Borough Profile: Hackney

People

There are 270,912 people living in Hackney, that’s 3.2% of the 8.6 million Londoners.

The average age of the population is 32.9 years old, that’s 3 years younger than the London average. There are more children in the borough than pensioners. Children and young people under 16 make up 20% of the population compared to 7% for the over 65s.

People who are black, Asian or of minority ethnic origin, BAME, represent 44% of the residents. 39% of the people living in Hackney were born abroad. The largest migrant group according to the last census is from Turkey and makes up 4% of the population. The second largest group, based on the census is from Nigeria. More recently the largest number of migrants have come from Italy and Spain.

Housing

The median house price in the borough is £433,000.   Those who rent outnumber owner occupiers with 11% owning their home outright and a further 20% with a mortgage compared to 23% who rent privately and a further 45% living in social housing rented from the council or a housing association.

The council tax on a Band D property (the mid-tier cost in most local authorities) is £1,293.

Crime

The crime rate in Hackney is 100 crimes per 1,000 residents, which is higher than the London average of 84 and among the highest in the capital.

The Area

Hackney covers an area of 1,905 hectares compared to the biggest borough, Bromley, which covers more than 15,000. The smallest borough, not counting the City of London, is Kensington and Chelsea, which covers around 1,200 hectares.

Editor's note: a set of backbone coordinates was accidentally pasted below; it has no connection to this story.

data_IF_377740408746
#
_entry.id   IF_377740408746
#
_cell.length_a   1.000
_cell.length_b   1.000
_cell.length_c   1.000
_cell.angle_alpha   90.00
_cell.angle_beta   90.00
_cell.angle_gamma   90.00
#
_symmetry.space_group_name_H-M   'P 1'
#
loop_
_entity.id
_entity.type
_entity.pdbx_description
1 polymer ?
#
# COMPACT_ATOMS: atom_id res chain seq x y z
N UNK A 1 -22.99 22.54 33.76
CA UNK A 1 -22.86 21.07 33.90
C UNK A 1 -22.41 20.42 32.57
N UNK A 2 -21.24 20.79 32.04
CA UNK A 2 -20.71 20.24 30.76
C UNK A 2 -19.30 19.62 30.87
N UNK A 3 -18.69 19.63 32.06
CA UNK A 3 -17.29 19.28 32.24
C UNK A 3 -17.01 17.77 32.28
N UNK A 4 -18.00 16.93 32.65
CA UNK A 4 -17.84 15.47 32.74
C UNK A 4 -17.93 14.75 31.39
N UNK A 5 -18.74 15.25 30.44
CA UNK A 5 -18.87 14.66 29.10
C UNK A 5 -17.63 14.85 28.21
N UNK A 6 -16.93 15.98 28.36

Some 23% of the area is classified as green space. The average for London is 38%.

Work

The employment rate in the Hackney is below the national average with 69% of people in work. The median annual salary for men is £0 and for women it is lower at £32,164.  The median income for a household in the borough is £42,690.

The workforce is among the highest qualified in London with 49% of workers who are educated to degree level or above. 11% have no qualifications and 3% of young people under 25 are listed as NEETS (that’s not in education, employment or training).

Transport

There are 41,800 cars in the borough, which equates to 0.4 cars per household.  Hackney is rated as above average for public transport, based on an index compiled by Transport for London. According to Government data on physical activity, 24.1% of people cycle each month.

Health and Well-being

Men living in Hackney can expect to live until they are 79, for women life expectancy is 83 years. The borough has a death rate from what are considered to be preventable causes of 210.6 per 100,000 people. The national rate for England is 182.

Other health indicators show that 6% of people over 17 suffer from diabetes and 26% of children are classified as obese.

When asked in a Government survey to rate their satisfaction with life the average score of people in the borough was 7.0 out of 10, which is below average for London.

See other borough profiles

Source Data

Borough Profile: Greenwich

People

There are 275,868 people living in Greenwich, that’s 3.2% of the 8.6 million Londoners.

The average age of the population is 34.9 years old, that’s 1 year younger than the London average. The under 16s in the borough outnumber the over 65s. Children and young people under 16 make up 22% of the population compared to 11% for the over 65s.

People who are black, Asian or of minority ethnic origin, BAME, represent 40% of the residents. 33% of the people living in Greenwich were born abroad. The largest migrant group according to the last census is from Nigeria and makes up 5% of the population. The second largest group, based on the census is from Nepal. More recently the largest number of migrants have come from Romania and Nigeria.

Housing

The median house price in the borough is £317,000.   Those who rent outnumber owner occupiers with 19% owning their home outright and a further 27% with a mortgage compared to 20% who rent privately and a further 34% living in social housing rented from the council or a housing association.